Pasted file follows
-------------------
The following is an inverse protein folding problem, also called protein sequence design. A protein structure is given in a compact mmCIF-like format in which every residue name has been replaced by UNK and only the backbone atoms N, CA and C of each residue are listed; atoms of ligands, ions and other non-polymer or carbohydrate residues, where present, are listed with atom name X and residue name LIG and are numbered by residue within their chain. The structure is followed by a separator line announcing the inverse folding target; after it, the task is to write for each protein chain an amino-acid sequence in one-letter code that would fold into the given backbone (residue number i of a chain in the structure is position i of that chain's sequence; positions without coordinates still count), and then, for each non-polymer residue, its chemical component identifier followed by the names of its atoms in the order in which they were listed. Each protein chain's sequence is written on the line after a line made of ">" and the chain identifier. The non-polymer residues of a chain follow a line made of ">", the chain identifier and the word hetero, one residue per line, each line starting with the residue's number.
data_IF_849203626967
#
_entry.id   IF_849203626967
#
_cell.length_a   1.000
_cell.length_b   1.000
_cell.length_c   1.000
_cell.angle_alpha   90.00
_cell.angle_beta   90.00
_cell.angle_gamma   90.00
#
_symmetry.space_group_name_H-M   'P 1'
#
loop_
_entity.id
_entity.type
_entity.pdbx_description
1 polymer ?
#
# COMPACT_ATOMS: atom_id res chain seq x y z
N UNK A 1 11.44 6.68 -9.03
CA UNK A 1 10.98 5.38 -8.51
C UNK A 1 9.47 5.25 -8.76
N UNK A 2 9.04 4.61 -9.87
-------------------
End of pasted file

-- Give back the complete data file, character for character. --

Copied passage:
The following is an inverse protein folding problem, also called protein sequence design. A protein structure is given in a compact mmCIF-like format in which every residue name has been replaced by UNK and only the backbone atoms N, CA and C of each residue are listed; atoms of ligands, ions and other non-polymer or carbohydrate residues, where present, are listed with atom name X and residue name LIG and are numbered by residue within their chain. The structure is followed by a separator line announcing the inverse folding target; after it, the task is to write for each protein chain an amino-acid sequence in one-letter code that would fold into the given backbone (residue number i of a chain in the structure is position i of that chain's sequence; positions without coordinates still count), and then, for each non-polymer residue, its chemical component identifier followed by the names of its atoms in the order in which they were listed. Each protein chain's sequence is written on the line after a line made of ">" and the chain identifier. The non-polymer residues of a chain follow a line made of ">", the chain identifier and the word hetero, one residue per line, each line starting with the residue's number.
data_IF_849203626967
#
_entry.id   IF_849203626967
#
_cell.length_a   1.000
_cell.length_b   1.000
_cell.length_c   1.000
_cell.angle_alpha   90.00
_cell.angle_beta   90.00
_cell.angle_gamma   90.00
#
_symmetry.space_group_name_H-M   'P 1'
#
loop_
_entity.id
_entity.type
_entity.pdbx_description
1 polymer ?
#
# COMPACT_ATOMS: atom_id res chain seq x y z
N UNK A 1 11.44 6.68 -9.03
CA UNK A 1 10.98 5.38 -8.51
C UNK A 1 9.47 5.25 -8.76
N UNK A 2 9.04 4.61 -9.87